It’s one of the most baffling problems in astrophysics. If the solar surface is 5,500℃, how can the solar atmosphere (the corona) be between 1 million and 10 million degrees C?
For the first time, scientists have observed nanojets, bright thin lights traveling perpendicular to the magnetic field lines of the Sun that are the telltale signature of nanoflares: localized, rapid heating events of the corona.
The issue of coronal heating was first identified by astrophysicists in the 1940s. Since then, numerous hypotheses have been put forth to explain how the Sun’s atmosphere is many times hotter than its surface.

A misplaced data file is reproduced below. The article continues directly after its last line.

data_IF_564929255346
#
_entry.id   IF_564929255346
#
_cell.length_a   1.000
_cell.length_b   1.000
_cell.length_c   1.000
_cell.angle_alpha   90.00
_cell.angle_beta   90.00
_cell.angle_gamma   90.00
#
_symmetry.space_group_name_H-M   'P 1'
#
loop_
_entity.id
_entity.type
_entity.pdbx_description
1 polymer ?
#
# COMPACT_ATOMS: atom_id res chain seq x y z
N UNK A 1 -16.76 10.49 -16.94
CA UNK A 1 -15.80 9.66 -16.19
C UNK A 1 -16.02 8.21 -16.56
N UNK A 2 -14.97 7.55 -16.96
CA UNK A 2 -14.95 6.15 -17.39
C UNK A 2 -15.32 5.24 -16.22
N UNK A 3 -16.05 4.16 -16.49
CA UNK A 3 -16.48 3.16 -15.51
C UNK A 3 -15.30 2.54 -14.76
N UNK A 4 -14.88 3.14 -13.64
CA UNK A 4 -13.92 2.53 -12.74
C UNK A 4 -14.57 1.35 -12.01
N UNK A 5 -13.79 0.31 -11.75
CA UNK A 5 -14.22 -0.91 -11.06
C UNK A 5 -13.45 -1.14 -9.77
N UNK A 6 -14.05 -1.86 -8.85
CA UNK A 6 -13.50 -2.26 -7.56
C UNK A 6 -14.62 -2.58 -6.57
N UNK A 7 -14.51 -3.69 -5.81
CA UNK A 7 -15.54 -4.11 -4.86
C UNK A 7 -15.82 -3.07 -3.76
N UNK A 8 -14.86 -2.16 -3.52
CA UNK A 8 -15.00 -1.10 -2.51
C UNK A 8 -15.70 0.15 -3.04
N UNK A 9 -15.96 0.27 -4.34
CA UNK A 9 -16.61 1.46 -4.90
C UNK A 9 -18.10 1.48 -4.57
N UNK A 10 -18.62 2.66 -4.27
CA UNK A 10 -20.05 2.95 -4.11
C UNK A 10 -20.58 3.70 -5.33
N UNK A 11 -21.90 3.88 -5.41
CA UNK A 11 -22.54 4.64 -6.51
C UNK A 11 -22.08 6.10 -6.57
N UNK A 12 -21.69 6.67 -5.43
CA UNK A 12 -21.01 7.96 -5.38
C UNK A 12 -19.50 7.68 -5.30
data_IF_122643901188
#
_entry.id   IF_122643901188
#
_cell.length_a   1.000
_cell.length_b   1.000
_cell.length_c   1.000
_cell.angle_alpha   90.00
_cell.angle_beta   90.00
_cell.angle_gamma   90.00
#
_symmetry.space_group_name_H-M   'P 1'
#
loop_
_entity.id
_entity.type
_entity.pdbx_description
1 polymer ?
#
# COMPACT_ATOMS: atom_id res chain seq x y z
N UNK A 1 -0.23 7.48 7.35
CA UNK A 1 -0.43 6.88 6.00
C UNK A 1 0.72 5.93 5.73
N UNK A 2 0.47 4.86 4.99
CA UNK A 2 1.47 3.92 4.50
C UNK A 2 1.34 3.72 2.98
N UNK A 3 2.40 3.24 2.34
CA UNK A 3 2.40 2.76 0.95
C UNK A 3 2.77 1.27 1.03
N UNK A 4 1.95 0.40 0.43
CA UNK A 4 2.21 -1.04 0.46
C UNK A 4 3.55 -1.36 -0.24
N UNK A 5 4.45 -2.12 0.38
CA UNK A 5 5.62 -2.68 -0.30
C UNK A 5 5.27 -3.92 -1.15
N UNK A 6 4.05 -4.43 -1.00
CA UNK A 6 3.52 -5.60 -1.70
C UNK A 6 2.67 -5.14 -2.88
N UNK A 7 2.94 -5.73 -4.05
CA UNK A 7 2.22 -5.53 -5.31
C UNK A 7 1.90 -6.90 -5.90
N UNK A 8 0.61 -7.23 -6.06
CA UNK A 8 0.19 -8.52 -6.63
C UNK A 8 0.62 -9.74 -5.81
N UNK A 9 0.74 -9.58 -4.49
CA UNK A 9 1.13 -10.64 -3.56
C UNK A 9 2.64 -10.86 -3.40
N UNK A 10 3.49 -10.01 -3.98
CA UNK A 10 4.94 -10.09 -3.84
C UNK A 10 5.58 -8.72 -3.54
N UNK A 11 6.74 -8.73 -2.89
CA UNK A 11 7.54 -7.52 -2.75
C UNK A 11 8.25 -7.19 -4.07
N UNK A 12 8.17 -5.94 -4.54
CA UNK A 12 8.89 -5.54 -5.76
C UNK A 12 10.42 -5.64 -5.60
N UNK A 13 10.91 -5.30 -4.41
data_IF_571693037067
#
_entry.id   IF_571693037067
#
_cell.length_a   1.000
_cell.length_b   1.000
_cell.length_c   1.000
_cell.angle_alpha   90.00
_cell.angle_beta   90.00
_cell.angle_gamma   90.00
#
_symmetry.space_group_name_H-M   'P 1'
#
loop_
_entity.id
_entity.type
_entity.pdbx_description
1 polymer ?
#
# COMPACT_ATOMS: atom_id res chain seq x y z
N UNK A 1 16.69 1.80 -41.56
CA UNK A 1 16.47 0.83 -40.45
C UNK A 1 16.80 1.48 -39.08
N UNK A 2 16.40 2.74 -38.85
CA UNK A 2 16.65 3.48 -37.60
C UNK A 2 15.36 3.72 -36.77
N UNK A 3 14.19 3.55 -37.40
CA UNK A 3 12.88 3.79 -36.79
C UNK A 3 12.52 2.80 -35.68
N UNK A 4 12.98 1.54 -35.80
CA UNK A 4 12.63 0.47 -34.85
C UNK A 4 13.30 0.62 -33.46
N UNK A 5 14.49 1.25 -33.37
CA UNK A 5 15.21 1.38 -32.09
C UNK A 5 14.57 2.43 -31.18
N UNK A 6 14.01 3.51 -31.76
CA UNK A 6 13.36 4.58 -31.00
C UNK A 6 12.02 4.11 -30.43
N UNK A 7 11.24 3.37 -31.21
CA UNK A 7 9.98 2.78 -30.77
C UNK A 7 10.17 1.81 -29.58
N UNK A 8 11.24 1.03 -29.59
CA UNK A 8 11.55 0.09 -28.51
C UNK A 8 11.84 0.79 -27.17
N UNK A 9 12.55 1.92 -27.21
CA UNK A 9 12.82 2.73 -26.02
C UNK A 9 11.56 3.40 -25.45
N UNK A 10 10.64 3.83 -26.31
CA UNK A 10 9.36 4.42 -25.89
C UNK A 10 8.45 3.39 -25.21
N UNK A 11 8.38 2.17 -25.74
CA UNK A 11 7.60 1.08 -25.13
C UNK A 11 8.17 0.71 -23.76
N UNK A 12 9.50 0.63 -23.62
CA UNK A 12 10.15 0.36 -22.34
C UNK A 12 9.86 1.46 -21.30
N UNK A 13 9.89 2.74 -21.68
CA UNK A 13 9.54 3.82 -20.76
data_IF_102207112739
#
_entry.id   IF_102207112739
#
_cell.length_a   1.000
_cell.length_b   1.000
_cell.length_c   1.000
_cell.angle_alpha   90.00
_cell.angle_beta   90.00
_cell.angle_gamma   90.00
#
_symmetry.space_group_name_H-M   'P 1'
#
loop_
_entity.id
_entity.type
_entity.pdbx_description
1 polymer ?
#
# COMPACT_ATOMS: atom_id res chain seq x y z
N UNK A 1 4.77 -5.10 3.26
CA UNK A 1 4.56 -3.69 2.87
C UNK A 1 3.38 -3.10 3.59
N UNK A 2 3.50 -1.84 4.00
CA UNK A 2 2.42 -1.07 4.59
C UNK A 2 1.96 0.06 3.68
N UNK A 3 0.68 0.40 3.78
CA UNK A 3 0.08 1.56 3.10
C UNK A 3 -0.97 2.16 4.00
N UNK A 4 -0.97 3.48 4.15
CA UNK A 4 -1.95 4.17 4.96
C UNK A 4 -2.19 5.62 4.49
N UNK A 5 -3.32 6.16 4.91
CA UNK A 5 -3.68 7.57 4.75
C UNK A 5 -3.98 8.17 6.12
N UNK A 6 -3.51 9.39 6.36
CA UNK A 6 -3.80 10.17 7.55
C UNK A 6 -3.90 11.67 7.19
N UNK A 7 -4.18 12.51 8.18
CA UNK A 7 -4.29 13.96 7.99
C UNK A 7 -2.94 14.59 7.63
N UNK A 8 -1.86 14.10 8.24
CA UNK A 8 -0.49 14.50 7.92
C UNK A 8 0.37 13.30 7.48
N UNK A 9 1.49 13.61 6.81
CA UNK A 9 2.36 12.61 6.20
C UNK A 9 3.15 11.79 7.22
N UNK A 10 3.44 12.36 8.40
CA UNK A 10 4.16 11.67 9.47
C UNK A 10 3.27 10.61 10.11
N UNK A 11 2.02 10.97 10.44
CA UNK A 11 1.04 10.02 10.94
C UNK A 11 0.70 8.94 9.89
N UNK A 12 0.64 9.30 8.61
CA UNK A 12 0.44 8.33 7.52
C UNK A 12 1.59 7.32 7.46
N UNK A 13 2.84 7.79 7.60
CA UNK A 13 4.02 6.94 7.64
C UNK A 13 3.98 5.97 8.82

One such hypothesis put forward by Peter Gold and developed by Eugene Parker (for whom the Parker Solar Probe is named) is nanoflares, periodic small-scale heating events of the corona.
But a fundamental problem with this hypothesis — and others — was not being able to directly observe the complex physical processes at work in the corona.
Despite lacking a way to see the event, scientific models showed that a faint, hot emission from a nanoflare would be detectable and measurable.
To help study the corona in more detail, NASA developed the Interface Region Imaging Spectrograph (IRIS) spacecraft to ...